Why daylight saving time can be unhealthy

On Sunday, the US switched over from standard time to daylight saving time (DST), with clocks already moved one hour ahead in many parts. 

However, not everyone is happy about it the switch which will continue until November when standard time returns.

Sleep scientists say even a small change can have an impact on Circadian rhythm – the body’s internal 24-hour body clock which regulates cycles of alertness and sleepiness by responding to light changes in our environment.

A disruption in Circadian rhythm can leave people feeling drowsy, moody, and with an increased appetite. This can leave our motor functions impaired – which can have real-world consequences.

A 2009 study showed a 3.6 per cent increase in mining workplace injuries on the Monday after the switch to daylight savings time.

Researchers have found that heart attacks and sleep deprivation in teens increase as the clocks “spring ahead” every March.

NPR quoted a study as showing that hospitalisations for atrial fibrillation increased in the aftermath of the change to daylight savings time.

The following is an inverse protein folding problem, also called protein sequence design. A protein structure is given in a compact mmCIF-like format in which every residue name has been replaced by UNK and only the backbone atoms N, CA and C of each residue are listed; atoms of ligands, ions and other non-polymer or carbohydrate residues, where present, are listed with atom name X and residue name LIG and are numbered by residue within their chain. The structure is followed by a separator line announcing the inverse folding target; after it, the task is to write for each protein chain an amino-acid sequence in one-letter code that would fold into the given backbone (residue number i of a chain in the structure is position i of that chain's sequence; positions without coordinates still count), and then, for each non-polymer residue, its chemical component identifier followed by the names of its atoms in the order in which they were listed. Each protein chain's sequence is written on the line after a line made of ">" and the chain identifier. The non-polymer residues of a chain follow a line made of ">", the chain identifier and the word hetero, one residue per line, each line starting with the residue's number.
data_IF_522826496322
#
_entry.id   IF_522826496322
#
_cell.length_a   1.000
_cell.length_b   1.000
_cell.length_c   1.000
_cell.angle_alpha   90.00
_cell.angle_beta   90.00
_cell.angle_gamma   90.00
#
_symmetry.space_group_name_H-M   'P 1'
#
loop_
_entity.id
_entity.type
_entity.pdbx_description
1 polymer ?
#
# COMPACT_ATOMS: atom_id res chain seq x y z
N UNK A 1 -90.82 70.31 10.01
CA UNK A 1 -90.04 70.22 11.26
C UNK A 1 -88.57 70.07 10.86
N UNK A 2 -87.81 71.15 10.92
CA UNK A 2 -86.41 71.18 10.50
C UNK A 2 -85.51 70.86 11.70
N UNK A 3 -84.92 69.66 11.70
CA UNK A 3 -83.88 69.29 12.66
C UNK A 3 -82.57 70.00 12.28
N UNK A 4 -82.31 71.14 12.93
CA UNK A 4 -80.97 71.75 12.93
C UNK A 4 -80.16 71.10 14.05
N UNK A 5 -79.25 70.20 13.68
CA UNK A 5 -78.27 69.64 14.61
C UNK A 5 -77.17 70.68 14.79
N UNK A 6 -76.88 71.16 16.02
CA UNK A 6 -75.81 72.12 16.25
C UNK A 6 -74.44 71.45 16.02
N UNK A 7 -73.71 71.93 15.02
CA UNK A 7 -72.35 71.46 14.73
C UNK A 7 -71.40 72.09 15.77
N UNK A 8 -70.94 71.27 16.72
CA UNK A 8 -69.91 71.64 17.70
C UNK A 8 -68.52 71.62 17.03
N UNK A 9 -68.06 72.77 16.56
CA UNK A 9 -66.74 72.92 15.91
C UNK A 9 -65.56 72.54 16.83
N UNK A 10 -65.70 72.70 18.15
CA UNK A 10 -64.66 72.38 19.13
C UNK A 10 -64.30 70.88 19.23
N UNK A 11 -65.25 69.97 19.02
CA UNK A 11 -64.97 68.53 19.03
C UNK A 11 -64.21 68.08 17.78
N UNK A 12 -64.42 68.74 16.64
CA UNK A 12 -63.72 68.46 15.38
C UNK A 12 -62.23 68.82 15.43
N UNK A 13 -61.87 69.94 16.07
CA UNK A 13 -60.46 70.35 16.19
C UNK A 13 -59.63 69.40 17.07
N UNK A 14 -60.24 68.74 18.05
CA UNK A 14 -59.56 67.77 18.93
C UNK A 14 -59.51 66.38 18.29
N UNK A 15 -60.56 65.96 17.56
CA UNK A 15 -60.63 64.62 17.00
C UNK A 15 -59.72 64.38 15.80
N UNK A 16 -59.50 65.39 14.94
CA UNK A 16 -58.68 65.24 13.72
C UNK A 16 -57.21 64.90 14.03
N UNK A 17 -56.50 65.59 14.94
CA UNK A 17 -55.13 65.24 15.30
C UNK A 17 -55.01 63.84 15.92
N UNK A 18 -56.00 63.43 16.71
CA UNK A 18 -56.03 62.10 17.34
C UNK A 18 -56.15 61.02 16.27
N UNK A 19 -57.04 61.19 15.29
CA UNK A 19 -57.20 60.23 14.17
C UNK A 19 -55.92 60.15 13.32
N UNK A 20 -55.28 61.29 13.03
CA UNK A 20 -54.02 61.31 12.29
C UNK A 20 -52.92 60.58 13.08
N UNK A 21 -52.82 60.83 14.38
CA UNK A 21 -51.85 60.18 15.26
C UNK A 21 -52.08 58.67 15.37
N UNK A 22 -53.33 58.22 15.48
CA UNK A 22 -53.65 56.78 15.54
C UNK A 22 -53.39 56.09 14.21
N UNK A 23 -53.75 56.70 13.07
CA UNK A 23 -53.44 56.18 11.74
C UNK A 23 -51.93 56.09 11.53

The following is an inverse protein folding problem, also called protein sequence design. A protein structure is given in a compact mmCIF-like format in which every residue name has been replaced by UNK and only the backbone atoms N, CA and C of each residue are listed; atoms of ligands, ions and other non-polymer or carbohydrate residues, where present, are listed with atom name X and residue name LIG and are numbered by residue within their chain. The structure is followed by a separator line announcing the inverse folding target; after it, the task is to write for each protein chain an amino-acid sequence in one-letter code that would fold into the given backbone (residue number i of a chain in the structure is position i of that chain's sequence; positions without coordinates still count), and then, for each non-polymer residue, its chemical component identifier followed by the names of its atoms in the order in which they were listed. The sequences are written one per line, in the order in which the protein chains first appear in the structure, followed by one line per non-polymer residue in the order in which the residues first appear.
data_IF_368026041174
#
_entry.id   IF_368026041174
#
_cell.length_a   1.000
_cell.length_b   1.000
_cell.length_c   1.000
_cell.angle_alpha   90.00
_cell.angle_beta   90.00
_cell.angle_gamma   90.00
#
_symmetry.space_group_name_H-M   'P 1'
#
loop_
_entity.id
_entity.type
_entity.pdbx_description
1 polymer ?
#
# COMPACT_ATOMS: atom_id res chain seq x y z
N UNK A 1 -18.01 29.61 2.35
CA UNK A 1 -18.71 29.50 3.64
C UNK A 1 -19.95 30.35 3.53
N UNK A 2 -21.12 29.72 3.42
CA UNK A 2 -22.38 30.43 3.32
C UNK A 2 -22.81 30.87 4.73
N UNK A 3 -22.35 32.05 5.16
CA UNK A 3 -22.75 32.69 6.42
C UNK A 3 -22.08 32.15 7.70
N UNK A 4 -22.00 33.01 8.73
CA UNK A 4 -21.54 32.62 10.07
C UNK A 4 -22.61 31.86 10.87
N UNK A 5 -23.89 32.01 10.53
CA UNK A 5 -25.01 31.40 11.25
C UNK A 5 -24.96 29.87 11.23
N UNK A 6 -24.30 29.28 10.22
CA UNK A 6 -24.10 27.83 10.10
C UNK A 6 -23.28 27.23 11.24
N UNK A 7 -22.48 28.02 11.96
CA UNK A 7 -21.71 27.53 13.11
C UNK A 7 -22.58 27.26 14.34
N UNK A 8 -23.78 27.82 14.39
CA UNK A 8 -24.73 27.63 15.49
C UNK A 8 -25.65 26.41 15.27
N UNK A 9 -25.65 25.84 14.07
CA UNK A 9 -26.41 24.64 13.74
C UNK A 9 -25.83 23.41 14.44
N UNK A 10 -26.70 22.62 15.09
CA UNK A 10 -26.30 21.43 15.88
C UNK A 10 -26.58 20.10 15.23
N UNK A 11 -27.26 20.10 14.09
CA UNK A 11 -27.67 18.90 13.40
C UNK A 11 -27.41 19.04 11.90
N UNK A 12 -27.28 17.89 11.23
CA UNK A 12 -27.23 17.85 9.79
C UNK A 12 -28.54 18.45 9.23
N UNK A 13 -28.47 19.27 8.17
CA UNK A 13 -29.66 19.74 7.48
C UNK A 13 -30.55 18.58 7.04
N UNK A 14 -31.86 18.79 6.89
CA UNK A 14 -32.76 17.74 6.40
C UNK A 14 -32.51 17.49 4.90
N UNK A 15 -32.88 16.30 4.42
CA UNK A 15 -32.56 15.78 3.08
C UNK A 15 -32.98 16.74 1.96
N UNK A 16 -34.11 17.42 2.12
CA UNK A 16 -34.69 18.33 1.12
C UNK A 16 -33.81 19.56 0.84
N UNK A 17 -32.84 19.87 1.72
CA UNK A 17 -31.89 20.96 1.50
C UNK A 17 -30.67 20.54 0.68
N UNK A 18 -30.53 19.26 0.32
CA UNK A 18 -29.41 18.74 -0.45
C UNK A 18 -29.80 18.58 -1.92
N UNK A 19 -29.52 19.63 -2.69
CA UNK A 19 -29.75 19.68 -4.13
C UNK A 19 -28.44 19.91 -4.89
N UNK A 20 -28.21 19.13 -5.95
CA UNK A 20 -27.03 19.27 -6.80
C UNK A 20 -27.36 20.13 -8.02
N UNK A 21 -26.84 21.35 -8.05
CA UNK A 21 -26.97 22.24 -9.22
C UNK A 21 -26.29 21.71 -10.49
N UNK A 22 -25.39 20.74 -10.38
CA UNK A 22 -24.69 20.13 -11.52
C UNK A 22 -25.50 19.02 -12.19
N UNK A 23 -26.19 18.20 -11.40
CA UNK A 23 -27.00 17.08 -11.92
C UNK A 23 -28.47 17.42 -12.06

The largest advantage daylight saving time offers is an extra hour of light until November. This is time people can use to stay out later playing sports, eating, or shopping.

However, the extra light postpones the release of melatonin (the sleep hormone) in the brain – which can be particularly damaging to teenagers who are already susceptible to sleep problems.

The twice-a-year ritual – no time change is observed in Hawaii, Arizona, Puerto Rico, the US Virgin Islands, American Samoa, Guam and the Northern Marianas – has led some members of Congress to push to make daylight saving time permanent.

The Senate in March passed a bipartisan bill, named the Sunshine Protection Act, to end the back and forth. The House has not acted on the measure. However, experts say making daylight saving time permanent is the wrong way to go.

The American Academy of Sleep Medicine and the American Medical Association in a recent statement said, “Standard time is closely aligned with the position of the sun, which is important for the body because sunlight is the most powerful external cue for the human circadian rhythm.”

Meanwhile, Americans remain divided on the subject. A poll conducted in October 2021 found that most people want to avoid switching between daylight saving and standard time, though there is no consensus behind which should be used all year.